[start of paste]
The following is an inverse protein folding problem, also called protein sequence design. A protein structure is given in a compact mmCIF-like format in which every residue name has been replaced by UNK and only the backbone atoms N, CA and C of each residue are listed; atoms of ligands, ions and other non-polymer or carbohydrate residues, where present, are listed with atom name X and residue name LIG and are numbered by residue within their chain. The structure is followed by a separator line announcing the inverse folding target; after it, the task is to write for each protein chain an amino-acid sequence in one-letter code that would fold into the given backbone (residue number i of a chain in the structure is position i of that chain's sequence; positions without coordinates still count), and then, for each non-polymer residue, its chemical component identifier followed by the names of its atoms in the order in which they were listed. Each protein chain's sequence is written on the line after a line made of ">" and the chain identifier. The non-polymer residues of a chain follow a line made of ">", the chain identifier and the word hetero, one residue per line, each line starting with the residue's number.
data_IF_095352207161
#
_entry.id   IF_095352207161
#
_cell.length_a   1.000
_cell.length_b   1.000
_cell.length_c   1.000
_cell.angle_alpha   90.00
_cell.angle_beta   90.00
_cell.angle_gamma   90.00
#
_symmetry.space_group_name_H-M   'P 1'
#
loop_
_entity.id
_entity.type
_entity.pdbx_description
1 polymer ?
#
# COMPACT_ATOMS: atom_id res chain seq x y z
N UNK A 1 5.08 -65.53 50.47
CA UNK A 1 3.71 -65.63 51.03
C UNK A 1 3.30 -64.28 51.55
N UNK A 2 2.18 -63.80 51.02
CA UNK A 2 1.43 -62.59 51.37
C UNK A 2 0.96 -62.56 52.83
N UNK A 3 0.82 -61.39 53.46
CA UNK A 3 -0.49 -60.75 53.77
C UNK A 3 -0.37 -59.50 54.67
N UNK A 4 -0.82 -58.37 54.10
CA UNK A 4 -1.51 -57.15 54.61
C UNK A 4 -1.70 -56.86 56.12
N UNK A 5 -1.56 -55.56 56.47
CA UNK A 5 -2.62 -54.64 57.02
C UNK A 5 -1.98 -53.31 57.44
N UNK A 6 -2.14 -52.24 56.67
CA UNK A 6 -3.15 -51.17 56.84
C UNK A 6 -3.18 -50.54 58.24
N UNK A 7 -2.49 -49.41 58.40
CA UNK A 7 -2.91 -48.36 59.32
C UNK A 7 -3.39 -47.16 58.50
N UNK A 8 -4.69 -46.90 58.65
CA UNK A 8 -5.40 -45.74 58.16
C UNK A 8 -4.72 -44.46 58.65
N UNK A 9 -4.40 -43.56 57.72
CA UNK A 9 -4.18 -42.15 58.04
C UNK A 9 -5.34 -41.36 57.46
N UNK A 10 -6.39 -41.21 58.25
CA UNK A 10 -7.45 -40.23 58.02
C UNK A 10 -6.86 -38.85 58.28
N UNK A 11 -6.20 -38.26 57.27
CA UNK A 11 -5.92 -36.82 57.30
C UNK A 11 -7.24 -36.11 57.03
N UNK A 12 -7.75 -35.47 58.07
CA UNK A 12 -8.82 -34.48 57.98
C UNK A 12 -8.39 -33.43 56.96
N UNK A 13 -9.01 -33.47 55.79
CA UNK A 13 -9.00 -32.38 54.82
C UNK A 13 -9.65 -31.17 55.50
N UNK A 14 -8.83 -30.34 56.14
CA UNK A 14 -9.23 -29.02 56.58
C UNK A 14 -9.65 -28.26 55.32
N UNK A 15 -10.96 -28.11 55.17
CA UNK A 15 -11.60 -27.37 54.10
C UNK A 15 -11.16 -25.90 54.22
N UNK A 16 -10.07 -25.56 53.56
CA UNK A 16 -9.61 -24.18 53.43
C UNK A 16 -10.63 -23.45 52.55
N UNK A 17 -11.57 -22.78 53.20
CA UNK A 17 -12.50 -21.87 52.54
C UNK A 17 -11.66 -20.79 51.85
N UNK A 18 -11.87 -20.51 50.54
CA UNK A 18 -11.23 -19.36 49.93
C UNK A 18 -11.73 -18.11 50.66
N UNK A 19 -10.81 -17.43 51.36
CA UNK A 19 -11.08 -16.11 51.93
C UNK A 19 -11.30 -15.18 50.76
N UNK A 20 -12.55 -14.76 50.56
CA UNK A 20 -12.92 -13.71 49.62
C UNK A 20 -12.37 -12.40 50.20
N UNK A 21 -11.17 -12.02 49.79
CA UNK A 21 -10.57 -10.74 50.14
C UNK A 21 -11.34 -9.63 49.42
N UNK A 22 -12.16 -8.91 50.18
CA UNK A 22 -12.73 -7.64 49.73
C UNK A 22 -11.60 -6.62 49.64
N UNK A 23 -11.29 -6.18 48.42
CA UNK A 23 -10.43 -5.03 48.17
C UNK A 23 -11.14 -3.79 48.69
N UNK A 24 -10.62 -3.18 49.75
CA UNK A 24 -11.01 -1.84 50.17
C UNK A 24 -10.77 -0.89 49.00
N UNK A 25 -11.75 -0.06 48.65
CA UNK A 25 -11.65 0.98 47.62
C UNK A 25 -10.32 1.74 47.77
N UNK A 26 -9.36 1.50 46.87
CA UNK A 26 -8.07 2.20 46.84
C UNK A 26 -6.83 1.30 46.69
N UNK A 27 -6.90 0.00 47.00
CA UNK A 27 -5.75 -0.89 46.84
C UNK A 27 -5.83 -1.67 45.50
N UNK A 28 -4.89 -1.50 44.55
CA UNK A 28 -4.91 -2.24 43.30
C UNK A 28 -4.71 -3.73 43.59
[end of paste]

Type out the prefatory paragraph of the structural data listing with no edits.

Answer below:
The following is an inverse protein folding problem, also called protein sequence design. A protein structure is given in a compact mmCIF-like format in which every residue name has been replaced by UNK and only the backbone atoms N, CA and C of each residue are listed; atoms of ligands, ions and other non-polymer or carbohydrate residues, where present, are listed with atom name X and residue name LIG and are numbered by residue within their chain. The structure is followed by a separator line announcing the inverse folding target; after it, the task is to write for each protein chain an amino-acid sequence in one-letter code that would fold into the given backbone (residue number i of a chain in the structure is position i of that chain's sequence; positions without coordinates still count), and then, for each non-polymer residue, its chemical component identifier followed by the names of its atoms in the order in which they were listed. Each protein chain's sequence is written on the line after a line made of ">" and the chain identifier. The non-polymer residues of a chain follow a line made of ">", the chain identifier and the word hetero, one residue per line, each line starting with the residue's number.